What is a "competency?"
Competencies are the essential skills of college, career, and civic readiness.  Specifically, competencies are the skills and knowledge that students must develop - and be able to successfully apply in multiple ways and contexts - in order to graduate from high school ready for college (without remediation) or an entry-level job.  In our model, each subject area has a unique set of competencies that students develop continuously throughout K-12.

What is the relationship between competencies and learning standards?
In practical terms, a competency is a grouping of related standards.  As illustrated above, "HIS.1" is a grouping of three learning standards. A competency gives context to learning standards because competencies describe the "big picture" outcome, while standards describe the specific knowledge and skill sets that students are expected to develop.  Another important distinction is that in a competency-based approach, the learner is required to not only build knowledge and skills (e.g. standards), but also to apply knowledge and skills to solve complex problems and to complete authentic, challenging tasks that have meaning beyond school and that prepare young people for the world (e.g. competencies).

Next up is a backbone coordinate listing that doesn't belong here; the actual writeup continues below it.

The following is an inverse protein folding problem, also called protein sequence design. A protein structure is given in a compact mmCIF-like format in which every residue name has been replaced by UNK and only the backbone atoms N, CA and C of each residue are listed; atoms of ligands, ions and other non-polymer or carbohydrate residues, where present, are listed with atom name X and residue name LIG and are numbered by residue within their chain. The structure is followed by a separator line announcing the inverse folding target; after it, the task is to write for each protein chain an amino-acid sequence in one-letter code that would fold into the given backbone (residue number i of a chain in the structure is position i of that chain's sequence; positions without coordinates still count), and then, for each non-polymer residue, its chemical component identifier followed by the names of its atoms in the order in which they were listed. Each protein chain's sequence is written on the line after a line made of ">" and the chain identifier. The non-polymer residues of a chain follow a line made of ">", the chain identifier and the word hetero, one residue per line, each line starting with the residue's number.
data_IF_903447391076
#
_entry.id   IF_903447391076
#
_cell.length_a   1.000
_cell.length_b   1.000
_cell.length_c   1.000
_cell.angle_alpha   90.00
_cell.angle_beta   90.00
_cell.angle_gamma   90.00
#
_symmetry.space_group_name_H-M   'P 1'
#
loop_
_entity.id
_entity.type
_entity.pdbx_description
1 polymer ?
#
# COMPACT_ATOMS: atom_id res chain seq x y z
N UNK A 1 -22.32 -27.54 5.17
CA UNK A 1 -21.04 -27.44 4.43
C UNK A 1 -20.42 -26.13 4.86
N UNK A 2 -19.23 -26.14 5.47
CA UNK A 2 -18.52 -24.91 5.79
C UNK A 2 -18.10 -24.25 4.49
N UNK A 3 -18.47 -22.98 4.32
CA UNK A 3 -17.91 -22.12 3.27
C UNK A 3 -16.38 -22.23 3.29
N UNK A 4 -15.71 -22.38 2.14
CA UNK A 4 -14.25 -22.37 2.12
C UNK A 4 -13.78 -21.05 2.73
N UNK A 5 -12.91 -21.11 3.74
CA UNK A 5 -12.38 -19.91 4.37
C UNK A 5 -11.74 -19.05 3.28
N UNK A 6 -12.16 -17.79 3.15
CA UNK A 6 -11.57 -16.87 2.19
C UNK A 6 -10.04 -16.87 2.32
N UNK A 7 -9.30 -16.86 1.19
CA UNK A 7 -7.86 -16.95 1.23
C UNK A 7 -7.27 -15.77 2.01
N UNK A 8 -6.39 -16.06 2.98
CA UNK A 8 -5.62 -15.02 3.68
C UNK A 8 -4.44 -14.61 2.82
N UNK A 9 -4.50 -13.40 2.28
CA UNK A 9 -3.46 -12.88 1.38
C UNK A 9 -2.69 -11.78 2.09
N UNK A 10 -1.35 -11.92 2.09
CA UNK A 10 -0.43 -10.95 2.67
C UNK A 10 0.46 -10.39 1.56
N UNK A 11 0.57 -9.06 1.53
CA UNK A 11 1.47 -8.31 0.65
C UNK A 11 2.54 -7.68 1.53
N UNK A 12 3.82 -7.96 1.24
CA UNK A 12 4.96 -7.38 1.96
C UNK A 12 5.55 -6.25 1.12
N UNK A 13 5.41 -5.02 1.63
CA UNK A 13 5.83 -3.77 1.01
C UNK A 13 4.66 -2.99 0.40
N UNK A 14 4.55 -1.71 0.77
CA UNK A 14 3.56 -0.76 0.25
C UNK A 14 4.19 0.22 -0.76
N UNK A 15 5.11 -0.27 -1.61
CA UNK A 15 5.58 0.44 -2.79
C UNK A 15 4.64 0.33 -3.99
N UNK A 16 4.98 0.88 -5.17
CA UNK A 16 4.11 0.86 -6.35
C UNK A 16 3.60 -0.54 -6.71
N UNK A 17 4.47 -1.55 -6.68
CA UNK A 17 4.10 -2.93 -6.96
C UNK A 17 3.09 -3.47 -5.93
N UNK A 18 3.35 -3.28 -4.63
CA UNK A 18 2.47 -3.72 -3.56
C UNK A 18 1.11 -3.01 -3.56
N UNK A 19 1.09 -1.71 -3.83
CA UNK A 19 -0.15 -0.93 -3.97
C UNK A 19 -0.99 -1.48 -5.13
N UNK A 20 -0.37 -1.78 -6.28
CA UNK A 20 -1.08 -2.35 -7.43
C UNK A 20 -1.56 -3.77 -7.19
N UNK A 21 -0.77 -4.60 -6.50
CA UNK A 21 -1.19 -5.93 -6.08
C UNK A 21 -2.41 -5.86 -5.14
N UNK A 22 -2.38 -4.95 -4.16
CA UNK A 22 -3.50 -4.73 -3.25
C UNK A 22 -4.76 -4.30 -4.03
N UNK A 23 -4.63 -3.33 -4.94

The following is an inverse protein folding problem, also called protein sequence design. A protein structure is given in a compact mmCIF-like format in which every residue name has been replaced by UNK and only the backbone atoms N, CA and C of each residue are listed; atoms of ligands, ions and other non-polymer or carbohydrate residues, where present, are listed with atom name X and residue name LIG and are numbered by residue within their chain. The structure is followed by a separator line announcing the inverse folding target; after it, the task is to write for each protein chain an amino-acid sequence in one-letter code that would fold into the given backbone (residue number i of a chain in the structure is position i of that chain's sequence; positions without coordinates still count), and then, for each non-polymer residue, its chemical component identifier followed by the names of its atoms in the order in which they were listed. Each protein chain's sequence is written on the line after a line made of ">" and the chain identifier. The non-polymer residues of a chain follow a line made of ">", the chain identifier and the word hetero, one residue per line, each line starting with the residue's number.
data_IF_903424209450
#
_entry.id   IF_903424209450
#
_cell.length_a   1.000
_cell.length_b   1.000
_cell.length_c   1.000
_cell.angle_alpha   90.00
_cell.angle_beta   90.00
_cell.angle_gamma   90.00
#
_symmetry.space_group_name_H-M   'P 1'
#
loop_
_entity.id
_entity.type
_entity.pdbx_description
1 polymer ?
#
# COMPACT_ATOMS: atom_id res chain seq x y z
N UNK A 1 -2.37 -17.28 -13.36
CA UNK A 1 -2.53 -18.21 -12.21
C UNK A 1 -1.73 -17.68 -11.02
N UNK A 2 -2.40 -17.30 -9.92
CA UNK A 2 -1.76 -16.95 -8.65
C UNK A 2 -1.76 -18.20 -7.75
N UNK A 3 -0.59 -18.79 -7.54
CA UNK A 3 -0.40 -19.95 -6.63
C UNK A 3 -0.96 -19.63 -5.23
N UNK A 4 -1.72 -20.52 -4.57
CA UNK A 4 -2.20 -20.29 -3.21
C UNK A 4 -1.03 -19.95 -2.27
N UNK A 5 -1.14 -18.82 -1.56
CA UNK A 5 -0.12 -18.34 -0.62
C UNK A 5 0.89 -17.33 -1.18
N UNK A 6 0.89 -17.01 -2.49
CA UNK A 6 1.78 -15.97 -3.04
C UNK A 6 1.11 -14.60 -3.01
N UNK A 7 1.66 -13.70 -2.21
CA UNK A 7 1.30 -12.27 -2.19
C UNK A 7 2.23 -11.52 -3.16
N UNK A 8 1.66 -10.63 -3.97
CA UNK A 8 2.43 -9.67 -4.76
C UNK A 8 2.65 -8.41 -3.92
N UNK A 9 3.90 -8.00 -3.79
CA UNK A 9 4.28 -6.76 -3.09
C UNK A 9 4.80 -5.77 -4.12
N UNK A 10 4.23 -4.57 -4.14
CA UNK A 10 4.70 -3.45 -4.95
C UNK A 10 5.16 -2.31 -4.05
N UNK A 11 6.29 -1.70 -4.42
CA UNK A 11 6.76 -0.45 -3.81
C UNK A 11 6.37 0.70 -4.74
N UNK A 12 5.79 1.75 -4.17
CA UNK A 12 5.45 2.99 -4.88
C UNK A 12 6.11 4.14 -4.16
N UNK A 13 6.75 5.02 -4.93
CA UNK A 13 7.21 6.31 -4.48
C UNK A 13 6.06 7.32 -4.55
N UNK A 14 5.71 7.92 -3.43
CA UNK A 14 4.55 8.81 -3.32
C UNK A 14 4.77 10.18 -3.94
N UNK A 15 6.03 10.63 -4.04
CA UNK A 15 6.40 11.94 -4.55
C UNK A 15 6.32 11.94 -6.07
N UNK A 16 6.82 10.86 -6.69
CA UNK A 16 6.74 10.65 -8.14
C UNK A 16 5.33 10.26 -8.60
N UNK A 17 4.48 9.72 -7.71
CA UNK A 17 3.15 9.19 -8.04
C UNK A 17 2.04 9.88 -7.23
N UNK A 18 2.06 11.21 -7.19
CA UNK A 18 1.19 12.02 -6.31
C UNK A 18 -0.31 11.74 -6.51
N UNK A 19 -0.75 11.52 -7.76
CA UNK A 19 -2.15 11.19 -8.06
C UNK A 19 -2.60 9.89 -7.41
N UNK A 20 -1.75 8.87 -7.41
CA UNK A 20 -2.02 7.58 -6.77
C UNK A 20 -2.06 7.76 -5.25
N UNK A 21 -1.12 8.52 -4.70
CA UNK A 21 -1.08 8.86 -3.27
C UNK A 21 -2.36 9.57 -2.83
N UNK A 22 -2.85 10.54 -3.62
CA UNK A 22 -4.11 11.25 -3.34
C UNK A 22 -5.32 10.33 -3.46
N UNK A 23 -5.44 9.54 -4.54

Where do these competencies come from?
The competencies attached below were designed and developed as a collaborative project of the Office of New School Models, School District of Philadelphia and Building 21, a nonprofit organization.  All competencies are directly based from nationally validated standard sets, listed below:

The conceptual framework for the competency education model has drawn much inspiration and learning from the work of Great Schools Partnership on proficiency-based learning pathways, as well as Stanford's Center for Assessment, Learning, and Equity (SCALE), and The Reading and Writing Project.

How can I access these competencies?
The latest version of all competency sets are available here: Learning What Matters Framework: Competency Sets and Continua >>
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Oct 19, 2014, 7:50 AM